On Friday 29th November 1935 Talisman was, as usual that winter, scheduled to run the LNER ferry services connecting the north bank of the Clyde at Craigendoran to the Holy Loch, Dunoon and Rothesay.
Freshly built that year with Diesel electric propulsion for her paddle wheels, which could be controlled from the bridge, Talisman made her first appearance in service in June and spent most of her first two winters on this ferry roster:
- 7am Ardnadam (Holy Loch) – 7.25am Dunoon – 8.12am Craigendoran
- 8.45am Craigendoran – 9.25am Dunoon
- 10.10am Dunoon – 10.55am Craigendoran
- 11.23am Craigendoran – 12.50pm Rothesay
- 2.20pm Rothesay – 3.45pm Craigendoran
- 4.38pm Craigendoran – 5.45pm Ardnadam (Holy Loch)
It was a nice gentle roster starting and finishing the day at this remote Holy Loch pier where she also spent the Sabbath lying alongside. Not so good though for any crew wishing to go ashore or overnight at home if they lived anywhere other than on the Cowal peninsula and then only if they had a bicycle with them.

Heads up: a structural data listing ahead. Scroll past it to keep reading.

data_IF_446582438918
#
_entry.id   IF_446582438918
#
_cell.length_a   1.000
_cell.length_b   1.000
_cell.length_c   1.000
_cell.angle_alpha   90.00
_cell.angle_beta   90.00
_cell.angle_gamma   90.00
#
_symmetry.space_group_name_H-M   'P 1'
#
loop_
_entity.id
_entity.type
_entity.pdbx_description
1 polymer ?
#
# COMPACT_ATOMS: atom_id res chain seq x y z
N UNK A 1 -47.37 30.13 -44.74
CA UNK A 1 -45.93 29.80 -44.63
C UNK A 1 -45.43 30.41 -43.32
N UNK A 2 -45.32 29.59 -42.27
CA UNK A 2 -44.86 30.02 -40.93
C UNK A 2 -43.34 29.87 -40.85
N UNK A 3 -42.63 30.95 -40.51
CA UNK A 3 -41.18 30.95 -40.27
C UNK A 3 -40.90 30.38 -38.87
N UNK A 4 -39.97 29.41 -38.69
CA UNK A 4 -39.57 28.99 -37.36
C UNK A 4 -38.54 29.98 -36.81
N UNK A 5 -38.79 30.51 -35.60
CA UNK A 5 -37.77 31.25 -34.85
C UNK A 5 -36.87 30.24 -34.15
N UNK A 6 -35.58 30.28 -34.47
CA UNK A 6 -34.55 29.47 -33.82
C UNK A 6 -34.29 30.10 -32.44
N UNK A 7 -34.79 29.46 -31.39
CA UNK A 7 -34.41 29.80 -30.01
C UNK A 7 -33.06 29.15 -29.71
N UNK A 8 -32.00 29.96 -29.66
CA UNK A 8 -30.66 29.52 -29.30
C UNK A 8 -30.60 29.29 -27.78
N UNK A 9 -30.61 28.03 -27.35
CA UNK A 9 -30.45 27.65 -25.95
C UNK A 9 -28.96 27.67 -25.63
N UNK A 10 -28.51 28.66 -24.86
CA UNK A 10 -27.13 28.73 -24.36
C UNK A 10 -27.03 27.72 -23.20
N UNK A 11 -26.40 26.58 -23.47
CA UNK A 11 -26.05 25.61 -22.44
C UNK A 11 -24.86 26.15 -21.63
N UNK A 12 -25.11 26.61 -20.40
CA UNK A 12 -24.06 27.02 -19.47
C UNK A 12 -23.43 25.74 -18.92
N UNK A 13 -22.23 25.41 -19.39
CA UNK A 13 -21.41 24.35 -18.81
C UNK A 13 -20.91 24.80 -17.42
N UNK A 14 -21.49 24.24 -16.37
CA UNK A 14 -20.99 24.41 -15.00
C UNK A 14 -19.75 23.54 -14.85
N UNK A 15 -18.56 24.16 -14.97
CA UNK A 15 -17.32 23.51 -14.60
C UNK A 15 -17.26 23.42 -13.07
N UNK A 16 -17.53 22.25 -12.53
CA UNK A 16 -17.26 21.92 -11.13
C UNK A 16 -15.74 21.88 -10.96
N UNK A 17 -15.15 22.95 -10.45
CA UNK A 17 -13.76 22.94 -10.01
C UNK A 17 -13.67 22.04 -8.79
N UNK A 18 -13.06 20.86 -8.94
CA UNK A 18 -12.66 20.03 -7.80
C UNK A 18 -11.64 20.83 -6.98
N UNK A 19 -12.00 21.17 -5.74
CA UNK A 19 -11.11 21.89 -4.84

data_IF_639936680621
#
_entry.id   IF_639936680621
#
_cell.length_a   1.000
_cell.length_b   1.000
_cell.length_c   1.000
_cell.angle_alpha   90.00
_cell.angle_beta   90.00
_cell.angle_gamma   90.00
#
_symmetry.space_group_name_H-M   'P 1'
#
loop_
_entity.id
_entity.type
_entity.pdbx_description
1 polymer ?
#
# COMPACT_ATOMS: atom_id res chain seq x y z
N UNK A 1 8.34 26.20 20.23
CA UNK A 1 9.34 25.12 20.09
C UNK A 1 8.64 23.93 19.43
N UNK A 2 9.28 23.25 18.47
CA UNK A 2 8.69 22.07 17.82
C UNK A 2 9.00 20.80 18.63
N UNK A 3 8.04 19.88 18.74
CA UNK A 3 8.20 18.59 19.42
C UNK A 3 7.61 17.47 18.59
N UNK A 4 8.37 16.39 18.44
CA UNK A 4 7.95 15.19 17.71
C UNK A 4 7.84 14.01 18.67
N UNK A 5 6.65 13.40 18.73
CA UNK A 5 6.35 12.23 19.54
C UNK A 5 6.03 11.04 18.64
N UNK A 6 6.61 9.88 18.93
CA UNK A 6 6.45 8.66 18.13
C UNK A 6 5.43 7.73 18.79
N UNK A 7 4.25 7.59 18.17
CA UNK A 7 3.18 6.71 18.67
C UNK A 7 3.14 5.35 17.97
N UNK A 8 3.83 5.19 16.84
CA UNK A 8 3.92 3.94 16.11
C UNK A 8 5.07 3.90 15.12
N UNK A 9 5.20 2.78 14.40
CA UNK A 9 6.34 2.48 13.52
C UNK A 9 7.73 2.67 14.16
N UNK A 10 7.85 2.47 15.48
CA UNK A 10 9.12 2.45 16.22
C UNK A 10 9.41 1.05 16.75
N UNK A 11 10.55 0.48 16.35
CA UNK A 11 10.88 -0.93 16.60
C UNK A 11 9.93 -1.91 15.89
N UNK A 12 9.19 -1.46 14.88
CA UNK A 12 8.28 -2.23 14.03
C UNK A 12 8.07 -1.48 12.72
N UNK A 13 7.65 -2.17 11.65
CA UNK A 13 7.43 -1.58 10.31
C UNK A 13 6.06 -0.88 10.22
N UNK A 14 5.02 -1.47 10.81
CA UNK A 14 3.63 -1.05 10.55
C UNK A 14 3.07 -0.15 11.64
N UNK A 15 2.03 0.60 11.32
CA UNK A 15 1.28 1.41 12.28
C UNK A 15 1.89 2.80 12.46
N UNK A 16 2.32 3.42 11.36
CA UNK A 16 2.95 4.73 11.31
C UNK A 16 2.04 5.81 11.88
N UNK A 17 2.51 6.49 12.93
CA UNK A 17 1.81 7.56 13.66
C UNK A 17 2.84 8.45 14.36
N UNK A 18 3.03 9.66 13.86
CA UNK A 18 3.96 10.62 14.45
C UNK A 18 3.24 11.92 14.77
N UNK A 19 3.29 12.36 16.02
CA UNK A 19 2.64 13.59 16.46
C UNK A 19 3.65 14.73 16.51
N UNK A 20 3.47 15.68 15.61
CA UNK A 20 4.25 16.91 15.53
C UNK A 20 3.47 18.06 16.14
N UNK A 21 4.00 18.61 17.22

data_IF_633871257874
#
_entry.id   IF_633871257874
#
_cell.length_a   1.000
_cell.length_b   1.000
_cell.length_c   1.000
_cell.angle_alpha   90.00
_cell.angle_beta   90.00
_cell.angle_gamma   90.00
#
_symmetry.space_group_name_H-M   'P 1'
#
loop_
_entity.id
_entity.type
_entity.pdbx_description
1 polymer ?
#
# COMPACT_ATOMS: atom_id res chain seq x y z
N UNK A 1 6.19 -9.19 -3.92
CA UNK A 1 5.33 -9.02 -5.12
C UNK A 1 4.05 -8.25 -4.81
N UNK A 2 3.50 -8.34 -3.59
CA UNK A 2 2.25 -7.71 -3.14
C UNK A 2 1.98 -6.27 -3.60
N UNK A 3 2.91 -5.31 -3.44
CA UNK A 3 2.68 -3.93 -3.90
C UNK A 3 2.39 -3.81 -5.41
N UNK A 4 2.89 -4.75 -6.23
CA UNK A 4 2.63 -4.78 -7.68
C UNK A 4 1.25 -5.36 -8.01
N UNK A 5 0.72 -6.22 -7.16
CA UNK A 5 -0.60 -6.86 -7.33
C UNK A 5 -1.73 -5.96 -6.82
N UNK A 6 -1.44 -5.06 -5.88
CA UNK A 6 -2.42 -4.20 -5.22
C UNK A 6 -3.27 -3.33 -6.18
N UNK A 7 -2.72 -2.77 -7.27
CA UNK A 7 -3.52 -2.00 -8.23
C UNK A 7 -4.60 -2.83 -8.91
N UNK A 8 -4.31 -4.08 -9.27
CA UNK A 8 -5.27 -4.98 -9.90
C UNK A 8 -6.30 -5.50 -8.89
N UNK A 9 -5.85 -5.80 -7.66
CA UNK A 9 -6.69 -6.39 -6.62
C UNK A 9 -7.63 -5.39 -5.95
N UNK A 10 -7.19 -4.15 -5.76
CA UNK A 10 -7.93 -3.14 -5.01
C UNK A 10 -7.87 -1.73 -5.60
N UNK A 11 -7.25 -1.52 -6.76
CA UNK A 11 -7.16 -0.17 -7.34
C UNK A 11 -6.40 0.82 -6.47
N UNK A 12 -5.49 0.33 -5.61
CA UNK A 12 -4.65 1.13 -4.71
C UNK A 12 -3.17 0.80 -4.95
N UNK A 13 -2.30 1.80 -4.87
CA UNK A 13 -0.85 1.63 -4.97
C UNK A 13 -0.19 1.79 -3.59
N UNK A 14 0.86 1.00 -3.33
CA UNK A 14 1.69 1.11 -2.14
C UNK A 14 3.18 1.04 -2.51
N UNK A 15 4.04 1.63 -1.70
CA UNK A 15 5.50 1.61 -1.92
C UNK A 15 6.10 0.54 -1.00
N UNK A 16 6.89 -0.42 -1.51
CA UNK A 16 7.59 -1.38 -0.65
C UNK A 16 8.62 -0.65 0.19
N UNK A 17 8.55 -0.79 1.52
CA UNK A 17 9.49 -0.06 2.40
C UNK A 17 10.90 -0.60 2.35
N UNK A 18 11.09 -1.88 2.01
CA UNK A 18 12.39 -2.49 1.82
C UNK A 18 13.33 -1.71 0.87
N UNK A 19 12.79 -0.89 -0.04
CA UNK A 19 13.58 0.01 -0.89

The schedule was also a million miles away from today’s more intensive ferry rosters. In the winter of 1935 if you didn’t catch the one round trip each way on Talisman between the Holy Loch and Craigendoran, between Craigendoran and Dunoon and between Craigendoran and Rothesay then you would have had to wait for her to come back tomorrow.
Kingswear Castle returned to service in 2023 after the first part of a major rebuild which is designed to set her up for the next 25 years running on the River Dart. The Paddle Steamer Kingswear Castle Trust is now fund raising for the second phase of the rebuild. You can read more about the rebuilds and how you can help if you can here.
This article was first published on 29th November 2020.